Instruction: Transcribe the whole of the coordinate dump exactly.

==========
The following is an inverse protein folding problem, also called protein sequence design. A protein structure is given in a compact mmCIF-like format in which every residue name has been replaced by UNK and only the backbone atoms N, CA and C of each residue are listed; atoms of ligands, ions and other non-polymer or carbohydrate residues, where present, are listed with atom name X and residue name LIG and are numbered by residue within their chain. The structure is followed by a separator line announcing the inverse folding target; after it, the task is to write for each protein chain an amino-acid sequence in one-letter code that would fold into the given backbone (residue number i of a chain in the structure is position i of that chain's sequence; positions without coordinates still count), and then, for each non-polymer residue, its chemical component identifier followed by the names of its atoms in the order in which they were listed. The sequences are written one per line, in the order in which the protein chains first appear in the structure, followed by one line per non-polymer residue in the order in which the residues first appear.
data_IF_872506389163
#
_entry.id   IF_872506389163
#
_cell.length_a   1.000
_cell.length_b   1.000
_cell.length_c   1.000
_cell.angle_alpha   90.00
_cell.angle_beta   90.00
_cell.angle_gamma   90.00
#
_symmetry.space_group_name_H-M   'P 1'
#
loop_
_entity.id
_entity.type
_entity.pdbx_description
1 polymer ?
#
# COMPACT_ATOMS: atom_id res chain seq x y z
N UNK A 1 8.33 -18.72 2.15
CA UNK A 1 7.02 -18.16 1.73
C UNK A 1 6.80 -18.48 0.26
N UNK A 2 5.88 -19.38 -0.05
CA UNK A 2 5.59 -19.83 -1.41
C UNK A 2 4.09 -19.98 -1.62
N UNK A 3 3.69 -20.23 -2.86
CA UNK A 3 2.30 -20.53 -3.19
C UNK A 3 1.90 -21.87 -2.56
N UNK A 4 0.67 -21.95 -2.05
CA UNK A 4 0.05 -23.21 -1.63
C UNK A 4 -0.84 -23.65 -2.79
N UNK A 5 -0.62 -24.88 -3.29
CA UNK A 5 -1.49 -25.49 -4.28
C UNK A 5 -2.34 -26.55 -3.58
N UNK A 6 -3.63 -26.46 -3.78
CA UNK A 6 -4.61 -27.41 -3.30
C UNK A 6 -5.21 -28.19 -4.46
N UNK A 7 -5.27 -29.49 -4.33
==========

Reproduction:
The following is an inverse protein folding problem, also called protein sequence design. A protein structure is given in a compact mmCIF-like format in which every residue name has been replaced by UNK and only the backbone atoms N, CA and C of each residue are listed; atoms of ligands, ions and other non-polymer or carbohydrate residues, where present, are listed with atom name X and residue name LIG and are numbered by residue within their chain. The structure is followed by a separator line announcing the inverse folding target; after it, the task is to write for each protein chain an amino-acid sequence in one-letter code that would fold into the given backbone (residue number i of a chain in the structure is position i of that chain's sequence; positions without coordinates still count), and then, for each non-polymer residue, its chemical component identifier followed by the names of its atoms in the order in which they were listed. The sequences are written one per line, in the order in which the protein chains first appear in the structure, followed by one line per non-polymer residue in the order in which the residues first appear.
data_IF_872506389163
#
_entry.id   IF_872506389163
#
_cell.length_a   1.000
_cell.length_b   1.000
_cell.length_c   1.000
_cell.angle_alpha   90.00
_cell.angle_beta   90.00
_cell.angle_gamma   90.00
#
_symmetry.space_group_name_H-M   'P 1'
#
loop_
_entity.id
_entity.type
_entity.pdbx_description
1 polymer ?
#
# COMPACT_ATOMS: atom_id res chain seq x y z
N UNK A 1 8.33 -18.72 2.15
CA UNK A 1 7.02 -18.16 1.73
C UNK A 1 6.80 -18.48 0.26
N UNK A 2 5.88 -19.38 -0.05
CA UNK A 2 5.59 -19.83 -1.41
C UNK A 2 4.09 -19.98 -1.62
N UNK A 3 3.69 -20.23 -2.86
CA UNK A 3 2.30 -20.53 -3.19
C UNK A 3 1.90 -21.87 -2.56
N UNK A 4 0.67 -21.95 -2.05
CA UNK A 4 0.05 -23.21 -1.63
C UNK A 4 -0.84 -23.65 -2.79
N UNK A 5 -0.62 -24.88 -3.29
CA UNK A 5 -1.49 -25.49 -4.28
C UNK A 5 -2.34 -26.55 -3.58
N UNK A 6 -3.63 -26.46 -3.78
CA UNK A 6 -4.61 -27.41 -3.30
C UNK A 6 -5.21 -28.19 -4.46
N UNK A 7 -5.27 -29.49 -4.33